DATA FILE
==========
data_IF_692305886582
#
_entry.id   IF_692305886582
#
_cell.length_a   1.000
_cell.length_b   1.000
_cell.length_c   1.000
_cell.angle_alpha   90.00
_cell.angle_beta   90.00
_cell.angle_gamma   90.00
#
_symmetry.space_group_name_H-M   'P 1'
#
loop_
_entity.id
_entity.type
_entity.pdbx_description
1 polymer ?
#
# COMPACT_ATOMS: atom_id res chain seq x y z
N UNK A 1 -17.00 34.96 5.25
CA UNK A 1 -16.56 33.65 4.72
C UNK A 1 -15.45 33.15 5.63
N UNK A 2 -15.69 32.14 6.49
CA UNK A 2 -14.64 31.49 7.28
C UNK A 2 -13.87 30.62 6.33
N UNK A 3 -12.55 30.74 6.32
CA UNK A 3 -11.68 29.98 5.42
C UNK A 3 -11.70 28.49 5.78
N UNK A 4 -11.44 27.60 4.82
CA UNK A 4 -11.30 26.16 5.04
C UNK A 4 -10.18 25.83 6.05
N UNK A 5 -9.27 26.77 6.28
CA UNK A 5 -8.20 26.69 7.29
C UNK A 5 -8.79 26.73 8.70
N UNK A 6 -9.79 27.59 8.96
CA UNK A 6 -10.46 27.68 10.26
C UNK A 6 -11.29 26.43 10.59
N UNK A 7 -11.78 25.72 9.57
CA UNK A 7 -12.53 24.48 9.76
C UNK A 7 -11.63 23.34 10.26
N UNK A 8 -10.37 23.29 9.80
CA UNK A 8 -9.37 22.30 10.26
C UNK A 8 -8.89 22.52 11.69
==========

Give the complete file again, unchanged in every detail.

data_IF_692305886582
#
_entry.id   IF_692305886582
#
_cell.length_a   1.000
_cell.length_b   1.000
_cell.length_c   1.000
_cell.angle_alpha   90.00
_cell.angle_beta   90.00
_cell.angle_gamma   90.00
#
_symmetry.space_group_name_H-M   'P 1'
#
loop_
_entity.id
_entity.type
_entity.pdbx_description
1 polymer ?
#
# COMPACT_ATOMS: atom_id res chain seq x y z
N UNK A 1 -17.00 34.96 5.25
CA UNK A 1 -16.56 33.65 4.72
C UNK A 1 -15.45 33.15 5.63
N UNK A 2 -15.69 32.14 6.49
CA UNK A 2 -14.64 31.49 7.28
C UNK A 2 -13.87 30.62 6.33
N UNK A 3 -12.55 30.74 6.32
CA UNK A 3 -11.68 29.98 5.42
C UNK A 3 -11.70 28.49 5.78
N UNK A 4 -11.44 27.60 4.82
CA UNK A 4 -11.30 26.16 5.04
C UNK A 4 -10.18 25.83 6.05
N UNK A 5 -9.27 26.77 6.28
CA UNK A 5 -8.20 26.69 7.29
C UNK A 5 -8.79 26.73 8.70
N UNK A 6 -9.79 27.59 8.96
CA UNK A 6 -10.46 27.68 10.26
C UNK A 6 -11.29 26.43 10.59
N UNK A 7 -11.78 25.72 9.57
CA UNK A 7 -12.53 24.48 9.76
C UNK A 7 -11.63 23.34 10.26
N UNK A 8 -10.37 23.29 9.80
CA UNK A 8 -9.37 22.30 10.26
C UNK A 8 -8.89 22.52 11.69